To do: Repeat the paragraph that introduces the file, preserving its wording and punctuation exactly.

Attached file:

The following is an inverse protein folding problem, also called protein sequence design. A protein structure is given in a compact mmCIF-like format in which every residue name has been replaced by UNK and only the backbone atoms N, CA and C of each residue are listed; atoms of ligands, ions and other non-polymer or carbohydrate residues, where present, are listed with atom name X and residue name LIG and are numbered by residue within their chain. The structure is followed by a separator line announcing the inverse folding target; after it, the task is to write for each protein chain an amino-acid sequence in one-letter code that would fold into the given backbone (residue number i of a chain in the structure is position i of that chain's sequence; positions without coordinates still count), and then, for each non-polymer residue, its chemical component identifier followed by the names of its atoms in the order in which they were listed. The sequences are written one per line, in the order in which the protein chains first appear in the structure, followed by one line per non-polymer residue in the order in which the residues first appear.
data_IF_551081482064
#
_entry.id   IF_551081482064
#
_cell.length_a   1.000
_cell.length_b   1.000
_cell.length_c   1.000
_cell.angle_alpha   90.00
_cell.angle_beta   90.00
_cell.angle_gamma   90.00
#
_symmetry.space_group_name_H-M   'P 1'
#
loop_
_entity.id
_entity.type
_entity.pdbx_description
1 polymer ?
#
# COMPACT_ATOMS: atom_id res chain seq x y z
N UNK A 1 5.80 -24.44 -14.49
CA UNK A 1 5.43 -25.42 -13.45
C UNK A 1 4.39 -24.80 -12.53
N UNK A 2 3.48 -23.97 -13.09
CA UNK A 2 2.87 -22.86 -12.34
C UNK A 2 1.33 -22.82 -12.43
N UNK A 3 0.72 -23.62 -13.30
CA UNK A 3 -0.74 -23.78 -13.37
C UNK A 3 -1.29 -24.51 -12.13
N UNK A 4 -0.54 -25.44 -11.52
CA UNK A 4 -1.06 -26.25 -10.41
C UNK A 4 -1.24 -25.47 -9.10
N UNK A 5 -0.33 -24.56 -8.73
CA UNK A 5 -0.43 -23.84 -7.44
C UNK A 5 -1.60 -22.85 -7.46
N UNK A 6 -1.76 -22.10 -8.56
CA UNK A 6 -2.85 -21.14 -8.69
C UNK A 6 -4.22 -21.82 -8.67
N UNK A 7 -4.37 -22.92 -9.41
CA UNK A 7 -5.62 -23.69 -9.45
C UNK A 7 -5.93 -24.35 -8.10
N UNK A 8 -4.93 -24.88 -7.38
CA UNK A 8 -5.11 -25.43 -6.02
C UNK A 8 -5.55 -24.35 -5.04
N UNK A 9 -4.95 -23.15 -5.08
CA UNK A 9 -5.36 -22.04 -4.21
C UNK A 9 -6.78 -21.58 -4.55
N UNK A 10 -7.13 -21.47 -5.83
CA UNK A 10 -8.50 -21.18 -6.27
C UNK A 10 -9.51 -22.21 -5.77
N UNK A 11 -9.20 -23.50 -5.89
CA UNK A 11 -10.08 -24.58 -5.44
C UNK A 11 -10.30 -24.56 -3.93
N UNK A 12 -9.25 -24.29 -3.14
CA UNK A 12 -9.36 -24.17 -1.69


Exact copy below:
The following is an inverse protein folding problem, also called protein sequence design. A protein structure is given in a compact mmCIF-like format in which every residue name has been replaced by UNK and only the backbone atoms N, CA and C of each residue are listed; atoms of ligands, ions and other non-polymer or carbohydrate residues, where present, are listed with atom name X and residue name LIG and are numbered by residue within their chain. The structure is followed by a separator line announcing the inverse folding target; after it, the task is to write for each protein chain an amino-acid sequence in one-letter code that would fold into the given backbone (residue number i of a chain in the structure is position i of that chain's sequence; positions without coordinates still count), and then, for each non-polymer residue, its chemical component identifier followed by the names of its atoms in the order in which they were listed. The sequences are written one per line, in the order in which the protein chains first appear in the structure, followed by one line per non-polymer residue in the order in which the residues first appear.